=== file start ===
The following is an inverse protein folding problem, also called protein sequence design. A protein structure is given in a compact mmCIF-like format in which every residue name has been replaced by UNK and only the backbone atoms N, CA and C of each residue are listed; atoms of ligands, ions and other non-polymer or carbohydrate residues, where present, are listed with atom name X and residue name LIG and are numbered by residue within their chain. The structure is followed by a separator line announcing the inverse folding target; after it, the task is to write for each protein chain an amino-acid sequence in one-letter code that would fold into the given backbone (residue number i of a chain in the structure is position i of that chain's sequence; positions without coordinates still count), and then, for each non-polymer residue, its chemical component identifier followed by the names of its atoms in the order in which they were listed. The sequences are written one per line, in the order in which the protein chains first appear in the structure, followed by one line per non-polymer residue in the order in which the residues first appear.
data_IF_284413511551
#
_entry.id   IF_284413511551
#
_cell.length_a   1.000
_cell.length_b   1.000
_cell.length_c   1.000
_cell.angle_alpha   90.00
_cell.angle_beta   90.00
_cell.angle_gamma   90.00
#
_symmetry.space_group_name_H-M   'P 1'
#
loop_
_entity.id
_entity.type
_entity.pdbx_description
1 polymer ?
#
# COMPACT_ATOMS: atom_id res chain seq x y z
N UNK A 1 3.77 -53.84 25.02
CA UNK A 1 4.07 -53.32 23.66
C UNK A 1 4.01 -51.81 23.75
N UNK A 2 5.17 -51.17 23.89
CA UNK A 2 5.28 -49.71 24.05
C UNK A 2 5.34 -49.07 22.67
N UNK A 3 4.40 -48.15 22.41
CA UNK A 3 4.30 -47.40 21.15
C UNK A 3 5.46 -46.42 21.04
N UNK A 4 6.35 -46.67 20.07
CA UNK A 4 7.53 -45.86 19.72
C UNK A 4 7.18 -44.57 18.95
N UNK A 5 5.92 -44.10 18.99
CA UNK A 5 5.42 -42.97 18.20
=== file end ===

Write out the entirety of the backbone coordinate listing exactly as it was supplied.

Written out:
The following is an inverse protein folding problem, also called protein sequence design. A protein structure is given in a compact mmCIF-like format in which every residue name has been replaced by UNK and only the backbone atoms N, CA and C of each residue are listed; atoms of ligands, ions and other non-polymer or carbohydrate residues, where present, are listed with atom name X and residue name LIG and are numbered by residue within their chain. The structure is followed by a separator line announcing the inverse folding target; after it, the task is to write for each protein chain an amino-acid sequence in one-letter code that would fold into the given backbone (residue number i of a chain in the structure is position i of that chain's sequence; positions without coordinates still count), and then, for each non-polymer residue, its chemical component identifier followed by the names of its atoms in the order in which they were listed. The sequences are written one per line, in the order in which the protein chains first appear in the structure, followed by one line per non-polymer residue in the order in which the residues first appear.
data_IF_284413511551
#
_entry.id   IF_284413511551
#
_cell.length_a   1.000
_cell.length_b   1.000
_cell.length_c   1.000
_cell.angle_alpha   90.00
_cell.angle_beta   90.00
_cell.angle_gamma   90.00
#
_symmetry.space_group_name_H-M   'P 1'
#
loop_
_entity.id
_entity.type
_entity.pdbx_description
1 polymer ?
#
# COMPACT_ATOMS: atom_id res chain seq x y z
N UNK A 1 3.77 -53.84 25.02
CA UNK A 1 4.07 -53.32 23.66
C UNK A 1 4.01 -51.81 23.75
N UNK A 2 5.17 -51.17 23.89
CA UNK A 2 5.28 -49.71 24.05
C UNK A 2 5.34 -49.07 22.67
N UNK A 3 4.40 -48.15 22.41
CA UNK A 3 4.30 -47.40 21.15
C UNK A 3 5.46 -46.42 21.04
N UNK A 4 6.35 -46.67 20.07
CA UNK A 4 7.53 -45.86 19.72
C UNK A 4 7.18 -44.57 18.95
N UNK A 5 5.92 -44.10 18.99
CA UNK A 5 5.42 -42.97 18.20